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Chapter 2 Human Evolution

Chapter 2 Human Evolution

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Chapter 2 Human Evolution

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  1. Chapter 2 Human Evolution • What is Darwin’s theory of evolution by natural selection and how well accepted is it? • What characteristics do humans have in common with our nearest nonhuman relatives and where do these characteristics come from? • Do complex social lives and the use of tools distinguish humans from the members of all other species? • Who were our ancestors and how did they live? • How are modern day humans different from our earlier ancestors? • If all human beings are members of a single species, why do we look so different from one another?

  2. Theory of Natural Selection • Theory formulated by Charles Darwin. • Changes in living organisms occur over time as a result of reproduction. • The scientific explanation of the variety and history of life on earth. • No two living things, even those of the same species, are alike. • Sources of variation: • Mutation • Sexual reproduction • Genetic drift • Most creatures did not survive long enough to have offspring. • Creatures who won the struggle for survival passed traits that led to their success to their offspring.

  3. Debates on Evolution • Most debate about evolution is religious rather than scientific. • Evolution challenges religious creation stories. • In 1950, the Catholic Church declared evolution compatible with Christianity. • Non-Overlapping Magisteria

  4. Common Ancestors • Humans, gorillas and chimpanzees evolved from common ancestors. • All animals are equally evolved in different ways and under different circumstances. • Human ancestors diverged from those of chimpanzees and gorillas 7 to 10 m.y.a. • Primate Characteristics: • Share a tree-dwelling ancestry. • Grasping hands and feet for climbing. • Hands and feet with fully opposable thumbs. • Acute eyesight.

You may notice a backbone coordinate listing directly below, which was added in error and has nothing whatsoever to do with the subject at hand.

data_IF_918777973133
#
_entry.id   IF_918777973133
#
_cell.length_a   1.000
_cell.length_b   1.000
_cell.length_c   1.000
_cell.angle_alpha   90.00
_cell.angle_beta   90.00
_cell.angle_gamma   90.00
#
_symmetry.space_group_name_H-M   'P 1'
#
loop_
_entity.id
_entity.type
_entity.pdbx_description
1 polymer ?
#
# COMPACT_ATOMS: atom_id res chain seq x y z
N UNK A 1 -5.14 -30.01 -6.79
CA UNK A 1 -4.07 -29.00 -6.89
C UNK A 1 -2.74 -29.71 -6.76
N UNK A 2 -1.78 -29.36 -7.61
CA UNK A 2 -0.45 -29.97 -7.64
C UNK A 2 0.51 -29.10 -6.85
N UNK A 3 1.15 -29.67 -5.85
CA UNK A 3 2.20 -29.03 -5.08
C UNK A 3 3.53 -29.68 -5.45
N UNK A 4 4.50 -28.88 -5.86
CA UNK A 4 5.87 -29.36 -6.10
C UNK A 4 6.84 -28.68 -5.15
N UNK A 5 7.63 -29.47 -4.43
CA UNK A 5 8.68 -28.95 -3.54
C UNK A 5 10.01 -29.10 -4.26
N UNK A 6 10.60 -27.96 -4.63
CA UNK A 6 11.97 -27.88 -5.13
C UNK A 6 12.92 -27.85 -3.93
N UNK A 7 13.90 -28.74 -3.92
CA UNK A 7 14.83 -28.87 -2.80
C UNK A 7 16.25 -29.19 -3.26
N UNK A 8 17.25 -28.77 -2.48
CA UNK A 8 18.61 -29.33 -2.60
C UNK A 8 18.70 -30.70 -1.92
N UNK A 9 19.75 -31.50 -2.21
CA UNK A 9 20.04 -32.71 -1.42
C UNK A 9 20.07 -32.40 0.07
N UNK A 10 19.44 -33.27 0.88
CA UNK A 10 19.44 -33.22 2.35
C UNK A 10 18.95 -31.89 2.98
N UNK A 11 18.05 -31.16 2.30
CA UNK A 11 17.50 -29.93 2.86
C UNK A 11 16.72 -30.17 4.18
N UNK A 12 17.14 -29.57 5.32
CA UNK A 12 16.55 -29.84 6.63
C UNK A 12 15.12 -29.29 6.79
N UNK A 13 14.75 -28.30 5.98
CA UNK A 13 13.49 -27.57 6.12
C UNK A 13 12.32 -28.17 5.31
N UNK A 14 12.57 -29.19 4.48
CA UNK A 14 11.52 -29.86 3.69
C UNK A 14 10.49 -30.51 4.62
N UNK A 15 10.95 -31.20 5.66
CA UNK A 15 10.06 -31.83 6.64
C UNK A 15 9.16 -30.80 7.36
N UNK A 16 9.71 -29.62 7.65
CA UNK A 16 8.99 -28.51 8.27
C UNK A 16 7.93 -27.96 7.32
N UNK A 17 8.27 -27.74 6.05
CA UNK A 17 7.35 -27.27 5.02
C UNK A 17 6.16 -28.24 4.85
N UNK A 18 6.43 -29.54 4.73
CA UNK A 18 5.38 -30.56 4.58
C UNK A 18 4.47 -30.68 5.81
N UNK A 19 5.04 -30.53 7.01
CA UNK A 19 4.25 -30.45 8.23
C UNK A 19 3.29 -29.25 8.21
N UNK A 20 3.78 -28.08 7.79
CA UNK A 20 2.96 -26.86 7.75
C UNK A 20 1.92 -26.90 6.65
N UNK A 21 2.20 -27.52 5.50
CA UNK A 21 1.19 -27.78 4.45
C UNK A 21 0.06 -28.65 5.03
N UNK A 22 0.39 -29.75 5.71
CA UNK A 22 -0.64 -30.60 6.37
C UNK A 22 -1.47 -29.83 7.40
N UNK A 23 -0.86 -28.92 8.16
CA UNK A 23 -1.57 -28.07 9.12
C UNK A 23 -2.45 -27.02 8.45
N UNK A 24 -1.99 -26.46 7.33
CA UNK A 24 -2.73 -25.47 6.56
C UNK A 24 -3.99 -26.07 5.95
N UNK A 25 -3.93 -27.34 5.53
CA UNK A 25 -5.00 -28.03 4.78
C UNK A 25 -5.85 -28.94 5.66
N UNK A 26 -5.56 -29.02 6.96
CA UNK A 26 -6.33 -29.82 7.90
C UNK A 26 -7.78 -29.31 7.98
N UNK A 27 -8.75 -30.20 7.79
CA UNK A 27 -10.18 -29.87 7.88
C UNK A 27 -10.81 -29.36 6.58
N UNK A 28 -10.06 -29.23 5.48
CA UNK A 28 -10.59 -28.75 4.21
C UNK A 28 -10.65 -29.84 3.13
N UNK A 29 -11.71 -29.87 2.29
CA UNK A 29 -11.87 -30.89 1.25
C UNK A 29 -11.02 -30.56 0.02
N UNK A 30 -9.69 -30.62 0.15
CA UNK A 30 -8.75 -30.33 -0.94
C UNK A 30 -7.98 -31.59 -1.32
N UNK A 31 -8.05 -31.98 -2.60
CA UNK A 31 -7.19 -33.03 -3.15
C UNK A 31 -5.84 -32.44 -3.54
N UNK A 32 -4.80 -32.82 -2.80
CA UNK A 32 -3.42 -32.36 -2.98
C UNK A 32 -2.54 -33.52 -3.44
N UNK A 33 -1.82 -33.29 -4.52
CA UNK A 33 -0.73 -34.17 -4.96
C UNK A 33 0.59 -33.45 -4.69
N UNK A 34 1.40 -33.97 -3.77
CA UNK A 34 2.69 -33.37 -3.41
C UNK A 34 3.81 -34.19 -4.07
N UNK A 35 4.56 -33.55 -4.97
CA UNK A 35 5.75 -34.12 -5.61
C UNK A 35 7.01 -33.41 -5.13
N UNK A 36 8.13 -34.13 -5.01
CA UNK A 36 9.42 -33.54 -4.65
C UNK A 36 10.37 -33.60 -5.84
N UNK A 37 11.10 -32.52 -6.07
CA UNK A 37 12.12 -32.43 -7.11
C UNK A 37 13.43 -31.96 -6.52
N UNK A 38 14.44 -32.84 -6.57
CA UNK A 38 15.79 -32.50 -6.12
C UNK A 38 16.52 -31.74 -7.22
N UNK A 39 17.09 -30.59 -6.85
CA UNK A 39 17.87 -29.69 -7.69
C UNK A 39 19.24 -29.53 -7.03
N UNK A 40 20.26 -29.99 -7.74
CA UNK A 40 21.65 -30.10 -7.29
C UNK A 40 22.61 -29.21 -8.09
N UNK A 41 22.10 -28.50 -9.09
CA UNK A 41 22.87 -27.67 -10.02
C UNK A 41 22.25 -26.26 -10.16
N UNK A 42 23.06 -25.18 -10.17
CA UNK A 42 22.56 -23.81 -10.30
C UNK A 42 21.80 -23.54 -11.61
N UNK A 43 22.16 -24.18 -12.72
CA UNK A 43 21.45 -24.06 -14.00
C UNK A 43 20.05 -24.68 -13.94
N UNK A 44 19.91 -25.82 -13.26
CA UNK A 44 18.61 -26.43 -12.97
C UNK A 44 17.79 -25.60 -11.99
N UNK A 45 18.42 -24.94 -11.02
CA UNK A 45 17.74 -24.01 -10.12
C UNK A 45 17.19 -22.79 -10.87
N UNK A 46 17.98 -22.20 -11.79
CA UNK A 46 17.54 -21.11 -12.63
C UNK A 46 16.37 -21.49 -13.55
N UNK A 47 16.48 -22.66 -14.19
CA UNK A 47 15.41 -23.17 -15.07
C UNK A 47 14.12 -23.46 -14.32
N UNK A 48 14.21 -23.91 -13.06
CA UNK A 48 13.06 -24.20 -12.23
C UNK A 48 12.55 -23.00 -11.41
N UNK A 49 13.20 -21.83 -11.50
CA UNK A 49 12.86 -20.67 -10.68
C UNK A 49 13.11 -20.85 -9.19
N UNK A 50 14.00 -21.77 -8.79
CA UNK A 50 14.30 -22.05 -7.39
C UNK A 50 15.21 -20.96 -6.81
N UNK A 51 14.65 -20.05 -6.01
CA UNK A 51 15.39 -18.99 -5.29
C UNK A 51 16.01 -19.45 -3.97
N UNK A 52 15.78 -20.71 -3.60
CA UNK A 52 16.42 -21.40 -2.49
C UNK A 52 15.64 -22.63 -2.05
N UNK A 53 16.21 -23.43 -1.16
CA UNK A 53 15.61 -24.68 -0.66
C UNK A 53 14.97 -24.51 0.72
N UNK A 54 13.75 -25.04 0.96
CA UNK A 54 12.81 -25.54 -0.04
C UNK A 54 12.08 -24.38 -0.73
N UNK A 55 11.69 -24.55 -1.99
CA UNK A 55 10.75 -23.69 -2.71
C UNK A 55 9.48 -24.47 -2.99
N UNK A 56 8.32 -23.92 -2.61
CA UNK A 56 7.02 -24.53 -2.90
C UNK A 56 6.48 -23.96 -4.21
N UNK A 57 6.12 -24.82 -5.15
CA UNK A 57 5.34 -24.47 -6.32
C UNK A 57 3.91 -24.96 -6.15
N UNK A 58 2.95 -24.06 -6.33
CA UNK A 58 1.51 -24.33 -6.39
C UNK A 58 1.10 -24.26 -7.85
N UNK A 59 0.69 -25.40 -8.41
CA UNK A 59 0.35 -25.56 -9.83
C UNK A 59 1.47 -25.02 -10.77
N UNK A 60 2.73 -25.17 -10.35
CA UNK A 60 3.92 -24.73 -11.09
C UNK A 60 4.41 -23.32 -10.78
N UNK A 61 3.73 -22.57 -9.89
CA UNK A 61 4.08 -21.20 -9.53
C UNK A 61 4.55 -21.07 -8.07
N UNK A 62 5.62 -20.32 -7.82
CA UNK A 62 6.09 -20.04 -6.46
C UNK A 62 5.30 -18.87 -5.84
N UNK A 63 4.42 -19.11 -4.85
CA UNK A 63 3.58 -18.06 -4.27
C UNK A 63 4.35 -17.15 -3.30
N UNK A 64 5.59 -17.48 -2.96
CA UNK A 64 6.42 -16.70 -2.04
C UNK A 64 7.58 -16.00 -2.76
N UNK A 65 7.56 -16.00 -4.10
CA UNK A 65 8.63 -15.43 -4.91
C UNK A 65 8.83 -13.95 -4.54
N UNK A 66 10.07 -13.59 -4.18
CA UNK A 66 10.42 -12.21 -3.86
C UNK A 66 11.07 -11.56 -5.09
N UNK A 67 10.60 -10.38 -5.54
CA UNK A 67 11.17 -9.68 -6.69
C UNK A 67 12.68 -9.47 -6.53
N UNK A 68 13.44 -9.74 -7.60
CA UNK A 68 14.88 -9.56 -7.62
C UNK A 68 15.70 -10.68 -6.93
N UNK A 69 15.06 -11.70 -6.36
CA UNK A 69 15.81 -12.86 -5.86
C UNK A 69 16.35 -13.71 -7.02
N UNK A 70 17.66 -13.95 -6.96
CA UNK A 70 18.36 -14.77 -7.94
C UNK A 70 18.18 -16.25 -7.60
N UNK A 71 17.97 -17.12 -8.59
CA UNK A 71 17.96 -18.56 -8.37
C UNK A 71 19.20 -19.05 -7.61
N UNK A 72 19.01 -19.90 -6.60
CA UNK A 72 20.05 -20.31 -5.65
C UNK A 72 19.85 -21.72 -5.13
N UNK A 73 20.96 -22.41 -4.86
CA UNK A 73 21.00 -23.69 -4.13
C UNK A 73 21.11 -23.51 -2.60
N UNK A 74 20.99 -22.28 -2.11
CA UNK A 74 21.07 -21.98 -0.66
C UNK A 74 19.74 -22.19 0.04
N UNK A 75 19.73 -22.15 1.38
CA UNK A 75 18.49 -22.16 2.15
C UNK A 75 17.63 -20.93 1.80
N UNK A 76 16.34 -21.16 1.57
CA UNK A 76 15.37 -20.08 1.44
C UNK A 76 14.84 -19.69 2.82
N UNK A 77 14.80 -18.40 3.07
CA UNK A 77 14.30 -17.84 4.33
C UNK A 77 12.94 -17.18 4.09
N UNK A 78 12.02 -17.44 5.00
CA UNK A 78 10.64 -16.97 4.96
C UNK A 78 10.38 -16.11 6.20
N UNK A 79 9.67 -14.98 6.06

5. Primate Social Behavior • Core of society is the bond between mothers and their offspring. • Play becomes central to the interaction of older primates with their age-mates. • Primates have displays of aggression and means of reconciliation.

  6. Primate Tool Use • Females first develop tool-using skills and become more adept than males. • Tool use is learned behavior and passed along by the social group. • Some groups of chimpanzees do some activities and others do not. • Use sticks to threaten others or defend themselves. • Use water to separate grains of wheat from sand. • Use twigs or blades of grass to fish termites from their mounds.

  7. Early Human Ancestors & Human Evolution • Few in number and geographically confined to Africa. • Did not depend heavily on tools, and left few material remains. • Spread from African origins to inhabit most of the globe. • Humans have adapted to many different climates and ecosystems. • All humans are members of the biological family Hominidae. • Humans fall into two genera: Australopithecus and Homo.

  8. Homo Habilis • Found in Africa between 2.5 and 1.8 million years ago. • Made sophisticated sets of tools as early as 2.3 million years ago. • Stone rings indicate that habilis probably built shelters for protection.

  9. Homo erectus • Found in Africa, Asia, and Europe between 1.8 million and about 20,000 years ago. • Became increasingly dependent on culture to survive in the Ice Age. • Capable of controlling and using fire. • Lived by hunting, scavenging, and gathering.

  10. Neandertals • Members of a population of archaic Homo sapiens. • Lived between 130,000 and 35,000 years ago. • Pollen found in graves show bodies were buried with flowers, suggesting rituals and belief in the afterlife.

  11. Homo sapiens sapiens • Tools were more sophisticated and efficient than any prior species. • Left symbolic and artistic remains in form of cave paintings and Venus figures. • Turned to the domestication of plants and animals about 10,000 years ago.

  12. Human Variation • Human traits change in frequency geographically. • Blood type and skin color vary geographically. • The sickle cell gene is common in areas that have a high incidence of malaria.